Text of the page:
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Australian senator detained

February 16, 2013

Independent Australian Senator Nick Xenophon has been detained at Kuala Lumpur airport and is expected to be deported later on Saturday. Xenophon, a critic of Malaysian democracy, was due for talks on upcoming elections.

Anti-government protesters march on a street in Kuala Lumpur April 28, 2012. Up to 20,000 protesters calling for fair elections and greater accountability marched on Kuala Lumpur's centre on Saturday in a show of force that will test the Malaysian government's reformist pledges and may affect the timing of national polls. (Photo: REUTERS/Tim Chong)
Image: Reuters

Australian Foreign Minister Bob Carr described Xenophon's detention at the international airport near Kuala Lumpur as a "surprising and disappointing act from a country with which Australia routinely maintains strong diplomatic relations."

Independent Senator Nick Xenophon was scheduled to hold talks with representatives of Malaysia's coalition government and the opposition ahead of elections that must be held before the end of June.

Speaking to the Australian Broadcasting Corporation by phone from the airport, Xenophon said he was at first held up by immigration officials who spoke of a "technical glitch" after landing.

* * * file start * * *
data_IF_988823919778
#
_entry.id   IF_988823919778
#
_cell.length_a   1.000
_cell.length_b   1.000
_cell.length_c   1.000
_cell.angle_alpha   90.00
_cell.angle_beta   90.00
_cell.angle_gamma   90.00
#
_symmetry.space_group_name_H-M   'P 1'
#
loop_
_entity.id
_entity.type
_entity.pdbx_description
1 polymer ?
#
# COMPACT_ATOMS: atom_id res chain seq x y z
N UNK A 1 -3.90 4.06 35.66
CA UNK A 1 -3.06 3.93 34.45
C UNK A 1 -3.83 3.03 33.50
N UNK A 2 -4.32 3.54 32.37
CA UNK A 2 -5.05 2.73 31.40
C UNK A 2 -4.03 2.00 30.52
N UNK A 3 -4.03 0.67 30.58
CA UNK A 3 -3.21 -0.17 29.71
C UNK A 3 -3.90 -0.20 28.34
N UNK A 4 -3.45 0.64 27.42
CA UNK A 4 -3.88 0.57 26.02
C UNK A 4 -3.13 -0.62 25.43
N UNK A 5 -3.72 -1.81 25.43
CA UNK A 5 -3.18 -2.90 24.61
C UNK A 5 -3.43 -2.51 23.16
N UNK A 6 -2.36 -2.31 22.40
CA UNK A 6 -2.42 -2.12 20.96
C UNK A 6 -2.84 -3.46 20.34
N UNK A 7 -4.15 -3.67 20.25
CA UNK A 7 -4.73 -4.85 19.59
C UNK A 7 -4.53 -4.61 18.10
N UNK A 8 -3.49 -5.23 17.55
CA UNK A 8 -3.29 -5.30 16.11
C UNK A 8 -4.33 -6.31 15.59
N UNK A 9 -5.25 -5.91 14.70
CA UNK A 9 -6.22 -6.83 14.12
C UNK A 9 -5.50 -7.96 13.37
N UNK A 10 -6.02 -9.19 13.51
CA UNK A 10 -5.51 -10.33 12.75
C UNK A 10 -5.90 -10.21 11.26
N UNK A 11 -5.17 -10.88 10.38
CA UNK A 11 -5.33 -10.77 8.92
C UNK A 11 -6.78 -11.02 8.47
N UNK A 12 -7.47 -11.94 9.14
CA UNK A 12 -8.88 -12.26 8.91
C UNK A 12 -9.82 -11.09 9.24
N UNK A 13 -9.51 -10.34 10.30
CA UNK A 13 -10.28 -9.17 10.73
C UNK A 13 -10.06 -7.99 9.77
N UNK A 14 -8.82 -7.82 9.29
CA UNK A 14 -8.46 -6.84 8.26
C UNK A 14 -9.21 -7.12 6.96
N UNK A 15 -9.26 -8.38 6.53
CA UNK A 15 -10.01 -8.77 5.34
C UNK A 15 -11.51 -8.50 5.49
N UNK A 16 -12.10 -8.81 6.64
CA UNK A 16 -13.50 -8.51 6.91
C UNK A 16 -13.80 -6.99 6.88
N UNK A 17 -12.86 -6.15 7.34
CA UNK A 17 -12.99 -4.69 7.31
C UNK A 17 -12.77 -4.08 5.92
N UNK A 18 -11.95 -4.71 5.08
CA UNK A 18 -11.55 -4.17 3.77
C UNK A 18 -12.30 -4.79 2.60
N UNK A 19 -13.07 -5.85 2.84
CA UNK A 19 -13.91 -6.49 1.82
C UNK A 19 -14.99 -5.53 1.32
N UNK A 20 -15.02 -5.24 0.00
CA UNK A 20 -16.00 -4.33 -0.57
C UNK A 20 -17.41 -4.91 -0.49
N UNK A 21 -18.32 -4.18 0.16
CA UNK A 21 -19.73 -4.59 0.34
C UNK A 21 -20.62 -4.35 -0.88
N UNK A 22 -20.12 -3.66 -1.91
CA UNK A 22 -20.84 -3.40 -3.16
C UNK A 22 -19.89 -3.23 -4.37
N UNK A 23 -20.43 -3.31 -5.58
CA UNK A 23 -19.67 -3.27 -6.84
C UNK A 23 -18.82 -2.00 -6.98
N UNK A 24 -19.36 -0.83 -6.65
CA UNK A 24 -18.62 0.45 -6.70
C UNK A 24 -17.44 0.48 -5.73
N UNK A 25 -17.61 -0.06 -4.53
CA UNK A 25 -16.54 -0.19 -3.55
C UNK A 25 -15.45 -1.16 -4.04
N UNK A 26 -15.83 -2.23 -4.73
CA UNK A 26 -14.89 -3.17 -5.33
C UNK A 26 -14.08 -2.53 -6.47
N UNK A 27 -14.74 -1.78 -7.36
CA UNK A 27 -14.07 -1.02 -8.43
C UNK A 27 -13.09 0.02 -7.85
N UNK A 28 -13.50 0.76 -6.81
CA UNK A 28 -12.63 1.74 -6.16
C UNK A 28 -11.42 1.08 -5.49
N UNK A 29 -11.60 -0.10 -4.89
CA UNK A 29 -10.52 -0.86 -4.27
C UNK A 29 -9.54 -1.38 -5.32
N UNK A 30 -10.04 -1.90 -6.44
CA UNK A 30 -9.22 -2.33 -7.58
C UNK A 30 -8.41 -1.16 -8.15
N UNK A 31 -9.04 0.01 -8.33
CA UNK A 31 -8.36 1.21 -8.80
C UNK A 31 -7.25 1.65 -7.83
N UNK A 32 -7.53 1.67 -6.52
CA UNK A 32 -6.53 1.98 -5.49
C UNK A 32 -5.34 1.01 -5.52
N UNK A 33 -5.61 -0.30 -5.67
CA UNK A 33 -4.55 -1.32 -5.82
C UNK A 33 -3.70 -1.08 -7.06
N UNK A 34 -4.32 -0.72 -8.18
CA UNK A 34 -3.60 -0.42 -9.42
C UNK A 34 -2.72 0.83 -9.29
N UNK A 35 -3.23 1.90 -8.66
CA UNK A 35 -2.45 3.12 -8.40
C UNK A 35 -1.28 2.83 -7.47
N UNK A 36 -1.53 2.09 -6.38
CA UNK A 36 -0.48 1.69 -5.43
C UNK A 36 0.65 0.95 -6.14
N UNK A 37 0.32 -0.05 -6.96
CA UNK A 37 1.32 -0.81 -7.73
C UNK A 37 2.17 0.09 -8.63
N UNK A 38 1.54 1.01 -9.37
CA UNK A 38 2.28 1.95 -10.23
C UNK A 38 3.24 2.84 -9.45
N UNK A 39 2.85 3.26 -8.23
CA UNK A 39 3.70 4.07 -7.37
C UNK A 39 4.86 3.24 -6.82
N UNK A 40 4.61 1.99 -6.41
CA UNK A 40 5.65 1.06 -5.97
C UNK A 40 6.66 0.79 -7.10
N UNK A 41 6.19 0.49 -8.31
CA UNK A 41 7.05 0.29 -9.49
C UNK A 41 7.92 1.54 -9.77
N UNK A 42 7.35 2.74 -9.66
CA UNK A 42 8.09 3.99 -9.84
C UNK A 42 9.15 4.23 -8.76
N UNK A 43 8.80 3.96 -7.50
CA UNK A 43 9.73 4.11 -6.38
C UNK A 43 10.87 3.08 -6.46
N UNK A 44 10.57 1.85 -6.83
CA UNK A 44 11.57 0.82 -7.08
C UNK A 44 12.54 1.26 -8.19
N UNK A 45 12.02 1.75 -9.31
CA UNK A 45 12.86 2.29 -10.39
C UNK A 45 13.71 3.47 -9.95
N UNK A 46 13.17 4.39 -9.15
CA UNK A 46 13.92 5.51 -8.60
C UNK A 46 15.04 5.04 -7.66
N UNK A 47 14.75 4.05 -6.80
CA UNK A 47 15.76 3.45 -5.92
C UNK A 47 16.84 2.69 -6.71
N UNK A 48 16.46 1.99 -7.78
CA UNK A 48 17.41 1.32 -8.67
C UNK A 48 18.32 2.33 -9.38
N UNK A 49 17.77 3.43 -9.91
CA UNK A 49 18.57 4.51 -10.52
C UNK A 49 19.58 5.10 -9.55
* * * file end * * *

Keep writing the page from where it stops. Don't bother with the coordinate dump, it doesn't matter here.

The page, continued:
"I was then told they had orders from above that I was a security risk and I had to be deported," Xenophon told ABC. "Apparently I'm not supposed to use the phone, but no one's stopped me yet - and I guess the worst thing they could do is deport me."

Xenophon said that he presumed his detention was due to his past parliamentary criticism of "the way the democratic system runs or doesn't run" in Malaysia. He also alluded to a criminal defamation case he was pursuing against what he called "basically state, or government-backed, media organizations."

Xenophon told ABC that he considered a publication guilty of "misattributing a speech I gave on Scientology, replacing the word 'Scientology' with the word 'Islam,' which was pretty rough stuff."

'Mute about human rights'

The senator also said that he felt entirely safe, saying "everyone's very polite - they're apologetic, in fact. They say this is something that's beyond their control."

Xenophon was on a separate Malaysia visit in April 2012 when public protests broke out in Kuala Lumpur (pictured above) and police subdued protesters using tear gas. He said at the time that he was disappointed that the Australian government was "mute about human rights issues" in Malaysia, suggesting a recent bilateral immigration deal might be the reason.

The senator also attended last year's trial against opposition leader Anwar Ibrahim, who was acquitted on sodomy charges. Xenophon was due to meet with Ibrahim again on this visit.

msh/slk (AFP, AP)